China’s Tibet embraces new chapter in development in new era

By Shen Lin, Yuan Quan, People’s Daily


In the Ngokjetang neighborhood in Lhasa city, capital of southwest China’s Tibet autonomous region, where streets are neat and tidy, stores see booming business, and good governance and social order are maintained, residents of various ethnic groups, including the Tibetans, the Han and Hui people, enjoy close ties of kinship, and always gather together when celebrating Spring Festival and the Tibetan New Year.


Thanks to the unremitting efforts of people of all ethnic groups in Tibet and with the vigorous support of the whole country, the region has bid farewell to poverty that had plagued it for over a thousand years and embraced a well-off life.


A brand new Tibet, which enjoys all-round social progress, economic and cultural prosperity, and a sound eco-environment, and sees its citizens lead better lives, has taken shape.


Due to historical and natural factors, Tibet used to be a region with the highest poverty incidence and severest level of poverty in China, where the cost of poverty eradication was the highest and the difficulty greatest in the country.


After painstaking and untiring efforts made by the Chinese government and the local people for many years, all the 628,000 registered poor people and 74 designated poor counties in Tibet have shaken off poverty, marking the end of absolute poverty in Tibet for the first time in history.


Last year, the average per capita disposable income of rural residents in Tibet reached 14,598 yuan (about $2,279), up 12.7 percent over the previous year while representing double-digit growth for the 18th consecutive year.


Today, Tibet spends more than 70 percent of its fiscal revenue on safeguarding and improving people’s livelihood every year, continuously enhancing local people’s sense of gain, happiness, and security.


On July 1, 2006, the Qinghai-Tibet Railway opened to traffic. It is the first railway connecting Tibet with other parts of China.


After the railway opened to traffic, the places that used to take a day to get to can now be reached in two to three hours by train, according to Yuru, head of the villagers’ committee of a village in Amdo county, Nagqu of Tibet, who travels a lot between Amdo county and Nagqu and Lhasa.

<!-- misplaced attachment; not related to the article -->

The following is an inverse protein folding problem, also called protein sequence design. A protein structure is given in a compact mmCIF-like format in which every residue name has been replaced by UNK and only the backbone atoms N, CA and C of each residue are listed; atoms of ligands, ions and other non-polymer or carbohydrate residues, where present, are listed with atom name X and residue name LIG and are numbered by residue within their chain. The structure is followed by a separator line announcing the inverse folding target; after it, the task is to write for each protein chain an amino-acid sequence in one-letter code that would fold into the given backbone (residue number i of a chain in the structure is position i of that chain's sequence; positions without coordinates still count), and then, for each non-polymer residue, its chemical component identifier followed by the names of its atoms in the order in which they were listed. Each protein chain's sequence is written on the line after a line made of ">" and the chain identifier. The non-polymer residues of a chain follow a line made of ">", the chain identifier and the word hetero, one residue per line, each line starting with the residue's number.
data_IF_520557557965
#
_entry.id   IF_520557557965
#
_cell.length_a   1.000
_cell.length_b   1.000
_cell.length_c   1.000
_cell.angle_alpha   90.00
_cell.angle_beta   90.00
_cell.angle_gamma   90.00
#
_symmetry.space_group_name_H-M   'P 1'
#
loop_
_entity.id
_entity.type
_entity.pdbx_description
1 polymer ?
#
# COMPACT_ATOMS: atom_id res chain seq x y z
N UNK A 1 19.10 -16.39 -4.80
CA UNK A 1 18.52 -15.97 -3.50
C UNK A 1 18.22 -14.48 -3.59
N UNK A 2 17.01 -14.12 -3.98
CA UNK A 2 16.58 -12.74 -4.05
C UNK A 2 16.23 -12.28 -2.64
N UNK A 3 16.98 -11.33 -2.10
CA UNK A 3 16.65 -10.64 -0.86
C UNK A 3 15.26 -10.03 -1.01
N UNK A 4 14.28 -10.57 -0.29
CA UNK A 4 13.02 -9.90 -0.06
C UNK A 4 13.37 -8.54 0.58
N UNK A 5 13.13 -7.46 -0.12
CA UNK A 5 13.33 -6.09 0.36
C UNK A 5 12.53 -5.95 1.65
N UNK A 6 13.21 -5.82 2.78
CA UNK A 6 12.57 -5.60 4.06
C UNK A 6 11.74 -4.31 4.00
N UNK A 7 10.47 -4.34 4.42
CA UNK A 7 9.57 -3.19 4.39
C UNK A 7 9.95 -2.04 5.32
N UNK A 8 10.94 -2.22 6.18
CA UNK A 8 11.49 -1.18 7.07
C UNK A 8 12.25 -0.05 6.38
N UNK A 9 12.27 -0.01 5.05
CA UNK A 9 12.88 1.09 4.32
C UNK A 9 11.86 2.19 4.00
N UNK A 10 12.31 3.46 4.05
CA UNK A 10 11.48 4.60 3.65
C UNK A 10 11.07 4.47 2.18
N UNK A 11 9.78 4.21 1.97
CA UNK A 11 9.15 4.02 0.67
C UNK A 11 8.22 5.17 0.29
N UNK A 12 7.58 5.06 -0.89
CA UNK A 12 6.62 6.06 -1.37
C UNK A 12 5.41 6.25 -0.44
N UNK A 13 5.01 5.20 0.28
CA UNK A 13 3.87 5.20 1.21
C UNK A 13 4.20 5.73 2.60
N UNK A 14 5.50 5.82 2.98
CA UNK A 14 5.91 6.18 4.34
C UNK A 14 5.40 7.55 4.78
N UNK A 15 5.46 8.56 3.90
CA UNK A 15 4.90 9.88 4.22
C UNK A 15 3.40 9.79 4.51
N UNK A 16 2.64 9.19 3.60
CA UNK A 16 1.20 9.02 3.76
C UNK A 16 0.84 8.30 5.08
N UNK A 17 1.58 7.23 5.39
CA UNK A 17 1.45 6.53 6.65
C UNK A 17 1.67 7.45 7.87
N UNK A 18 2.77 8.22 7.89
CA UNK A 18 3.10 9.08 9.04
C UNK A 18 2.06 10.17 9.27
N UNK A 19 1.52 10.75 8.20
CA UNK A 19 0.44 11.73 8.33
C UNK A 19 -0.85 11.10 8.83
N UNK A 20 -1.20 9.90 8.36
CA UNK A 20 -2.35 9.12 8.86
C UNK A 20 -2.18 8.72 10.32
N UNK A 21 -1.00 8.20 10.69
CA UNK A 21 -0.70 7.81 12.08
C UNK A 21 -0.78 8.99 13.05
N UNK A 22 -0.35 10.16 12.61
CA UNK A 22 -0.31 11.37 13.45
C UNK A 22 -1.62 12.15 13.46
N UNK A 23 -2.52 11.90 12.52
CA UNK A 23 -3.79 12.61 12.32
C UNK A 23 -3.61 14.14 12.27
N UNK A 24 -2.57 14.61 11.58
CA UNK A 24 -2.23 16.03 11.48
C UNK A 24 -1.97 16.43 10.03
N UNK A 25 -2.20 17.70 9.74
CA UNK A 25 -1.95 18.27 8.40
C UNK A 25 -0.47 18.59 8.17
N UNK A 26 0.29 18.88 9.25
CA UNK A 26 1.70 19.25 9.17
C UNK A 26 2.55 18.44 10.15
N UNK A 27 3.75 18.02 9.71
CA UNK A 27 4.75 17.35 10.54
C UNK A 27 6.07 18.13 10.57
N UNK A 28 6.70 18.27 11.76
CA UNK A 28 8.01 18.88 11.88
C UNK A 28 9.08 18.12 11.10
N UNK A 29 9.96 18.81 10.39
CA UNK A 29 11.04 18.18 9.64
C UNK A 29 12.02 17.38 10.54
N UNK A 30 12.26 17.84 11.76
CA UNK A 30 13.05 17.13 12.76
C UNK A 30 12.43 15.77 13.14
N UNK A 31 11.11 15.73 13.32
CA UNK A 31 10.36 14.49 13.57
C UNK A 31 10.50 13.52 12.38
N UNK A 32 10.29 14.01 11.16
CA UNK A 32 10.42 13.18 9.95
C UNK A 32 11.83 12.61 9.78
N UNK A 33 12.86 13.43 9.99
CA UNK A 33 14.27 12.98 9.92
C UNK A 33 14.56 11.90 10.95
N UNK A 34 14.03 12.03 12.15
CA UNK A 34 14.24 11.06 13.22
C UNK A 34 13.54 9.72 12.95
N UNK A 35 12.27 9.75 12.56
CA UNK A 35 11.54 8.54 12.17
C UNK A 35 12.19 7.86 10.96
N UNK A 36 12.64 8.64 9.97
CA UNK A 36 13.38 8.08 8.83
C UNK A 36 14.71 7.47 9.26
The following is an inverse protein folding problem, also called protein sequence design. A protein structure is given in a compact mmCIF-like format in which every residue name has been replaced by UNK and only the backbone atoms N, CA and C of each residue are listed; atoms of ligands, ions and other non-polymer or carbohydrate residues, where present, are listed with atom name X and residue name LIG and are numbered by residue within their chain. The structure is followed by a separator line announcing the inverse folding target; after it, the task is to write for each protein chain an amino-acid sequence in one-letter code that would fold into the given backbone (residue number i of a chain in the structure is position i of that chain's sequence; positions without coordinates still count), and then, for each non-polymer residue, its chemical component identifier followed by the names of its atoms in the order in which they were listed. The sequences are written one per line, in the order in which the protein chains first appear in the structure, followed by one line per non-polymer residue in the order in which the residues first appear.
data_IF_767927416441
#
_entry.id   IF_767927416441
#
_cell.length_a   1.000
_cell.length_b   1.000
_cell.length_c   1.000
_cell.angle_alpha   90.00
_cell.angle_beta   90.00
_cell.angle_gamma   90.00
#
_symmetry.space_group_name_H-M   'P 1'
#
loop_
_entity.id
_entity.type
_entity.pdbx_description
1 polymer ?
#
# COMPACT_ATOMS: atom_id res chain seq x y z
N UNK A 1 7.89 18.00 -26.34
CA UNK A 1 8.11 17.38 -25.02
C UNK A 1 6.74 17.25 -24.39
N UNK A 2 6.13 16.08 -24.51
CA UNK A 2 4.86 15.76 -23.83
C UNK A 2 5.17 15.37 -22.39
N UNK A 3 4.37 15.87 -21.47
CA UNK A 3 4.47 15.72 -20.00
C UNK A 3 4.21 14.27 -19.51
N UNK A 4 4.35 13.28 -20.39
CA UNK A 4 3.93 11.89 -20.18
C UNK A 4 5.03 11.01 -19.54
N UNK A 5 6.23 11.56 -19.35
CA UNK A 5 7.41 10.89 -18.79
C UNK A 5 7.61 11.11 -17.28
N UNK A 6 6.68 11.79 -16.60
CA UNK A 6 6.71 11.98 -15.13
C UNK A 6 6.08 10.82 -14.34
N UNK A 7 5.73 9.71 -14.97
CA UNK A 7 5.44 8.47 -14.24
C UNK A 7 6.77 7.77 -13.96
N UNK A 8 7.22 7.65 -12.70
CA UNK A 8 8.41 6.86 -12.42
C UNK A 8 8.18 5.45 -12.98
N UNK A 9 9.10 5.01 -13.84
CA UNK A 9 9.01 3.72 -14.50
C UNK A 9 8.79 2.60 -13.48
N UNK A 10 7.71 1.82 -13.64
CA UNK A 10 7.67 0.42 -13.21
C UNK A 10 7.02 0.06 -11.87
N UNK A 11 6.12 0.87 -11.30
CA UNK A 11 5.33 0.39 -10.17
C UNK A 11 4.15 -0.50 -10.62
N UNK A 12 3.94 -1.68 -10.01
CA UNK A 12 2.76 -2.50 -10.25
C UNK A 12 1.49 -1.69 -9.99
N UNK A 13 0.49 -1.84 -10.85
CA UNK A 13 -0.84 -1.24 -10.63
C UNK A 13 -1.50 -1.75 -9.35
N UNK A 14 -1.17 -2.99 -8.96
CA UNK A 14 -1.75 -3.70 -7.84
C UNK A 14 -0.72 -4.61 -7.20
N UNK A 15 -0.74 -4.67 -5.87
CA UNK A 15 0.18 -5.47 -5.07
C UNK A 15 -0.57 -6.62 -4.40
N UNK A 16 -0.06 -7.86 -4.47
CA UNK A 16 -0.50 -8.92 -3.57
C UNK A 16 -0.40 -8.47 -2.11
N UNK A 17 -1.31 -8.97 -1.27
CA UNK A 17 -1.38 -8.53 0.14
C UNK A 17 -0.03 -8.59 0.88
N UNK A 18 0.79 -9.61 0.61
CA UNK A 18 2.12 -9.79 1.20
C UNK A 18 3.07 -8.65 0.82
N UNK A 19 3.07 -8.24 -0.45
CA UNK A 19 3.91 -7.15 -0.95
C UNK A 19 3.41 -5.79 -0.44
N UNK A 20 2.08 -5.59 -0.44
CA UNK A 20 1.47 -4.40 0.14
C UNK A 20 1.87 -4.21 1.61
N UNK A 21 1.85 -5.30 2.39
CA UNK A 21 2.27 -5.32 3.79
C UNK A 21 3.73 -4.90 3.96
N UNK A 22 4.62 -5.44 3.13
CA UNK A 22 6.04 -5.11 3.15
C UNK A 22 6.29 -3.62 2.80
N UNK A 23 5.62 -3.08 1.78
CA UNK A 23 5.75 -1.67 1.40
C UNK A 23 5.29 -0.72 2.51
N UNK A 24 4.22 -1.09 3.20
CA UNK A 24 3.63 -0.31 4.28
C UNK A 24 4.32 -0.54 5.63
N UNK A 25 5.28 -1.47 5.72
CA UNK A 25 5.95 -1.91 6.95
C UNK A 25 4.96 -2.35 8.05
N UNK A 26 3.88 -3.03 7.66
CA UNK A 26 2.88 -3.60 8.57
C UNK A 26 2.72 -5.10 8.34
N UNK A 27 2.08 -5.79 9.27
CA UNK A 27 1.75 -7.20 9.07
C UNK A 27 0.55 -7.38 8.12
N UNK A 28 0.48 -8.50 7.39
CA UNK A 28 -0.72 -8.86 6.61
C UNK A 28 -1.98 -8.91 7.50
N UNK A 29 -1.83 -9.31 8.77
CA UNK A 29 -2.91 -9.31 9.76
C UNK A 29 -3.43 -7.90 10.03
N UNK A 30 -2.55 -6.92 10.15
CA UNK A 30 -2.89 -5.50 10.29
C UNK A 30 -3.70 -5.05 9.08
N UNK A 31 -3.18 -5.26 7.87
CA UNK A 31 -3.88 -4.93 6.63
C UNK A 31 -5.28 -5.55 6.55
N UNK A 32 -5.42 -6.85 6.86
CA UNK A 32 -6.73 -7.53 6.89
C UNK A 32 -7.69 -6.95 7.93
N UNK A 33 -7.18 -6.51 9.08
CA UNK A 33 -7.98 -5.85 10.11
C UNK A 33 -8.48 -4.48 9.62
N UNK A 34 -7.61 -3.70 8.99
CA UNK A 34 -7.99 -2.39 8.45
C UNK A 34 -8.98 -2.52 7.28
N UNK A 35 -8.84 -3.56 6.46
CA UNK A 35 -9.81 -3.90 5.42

“Whenever new commodities are launched, we can get them soon,” Yuru said.


As of December 2020, the Qinghai-Tibet Railway had accumulatively carried nearly 64.7 million tons of goods in and out of Tibet, and transported a total of about 28.7 million passengers to and from the region.


The Lhasa-Nyingchi Railway, the first electrified railroad in Tibet, is slated to begin service on June 30. And China’s independently-developed Fuxing high-speed Electric Multiple Unit (EMU) trains powered by both internal-combustion and electricity are expected to run along the railway.


The Lhasa-Shigatse expressway under construction in Tibet, which connects Lhasa and Shigatse city of Tibet and is expected to stretch 166.98 kilometers, will cut the driving time between Lhasa and Shigatse to less than three hours from nearly six hours after it is completed.


From 2016 to 2020, Tibet’s total length of highways in service rose to 118,800 kilometers, an average annual growth of 8,100 kilometers, according to the head of Tibet’s department of transportation.


Apart from railways and highways, Tibet has also seen improvement in its electricity network. So far, four major electricity transmission and transformation projects have been built for Tibet, including a power grid interconnection project in Ngari prefecture of the region, which was put into operation in December 2020 and has ensured safe and reliable electricity for 380,000 farmers and herdsmen in 16 counties along the route.


As its infrastructure has been continuously improved, Tibet has attracted a lot of companies engaging in cloud computing, big data, artificial intelligence (AI), and other new industries.


“The Tibetan plateau has natural advantages for developing big data industry, such as the clean and low-sulphur air, cold climate, and cheap electricity,” said Jiang Ning, president of Ningsuan, a Tibet-based big data service provider.


With an investment of 11.8 billion yuan, the company hopes to build a cloud computing data center that can accommodate 70,000 equipment cabinets in Tibet, according to Jiang, who disclosed that once completed, the data center will bring in an annual operating income of about 10 billion yuan.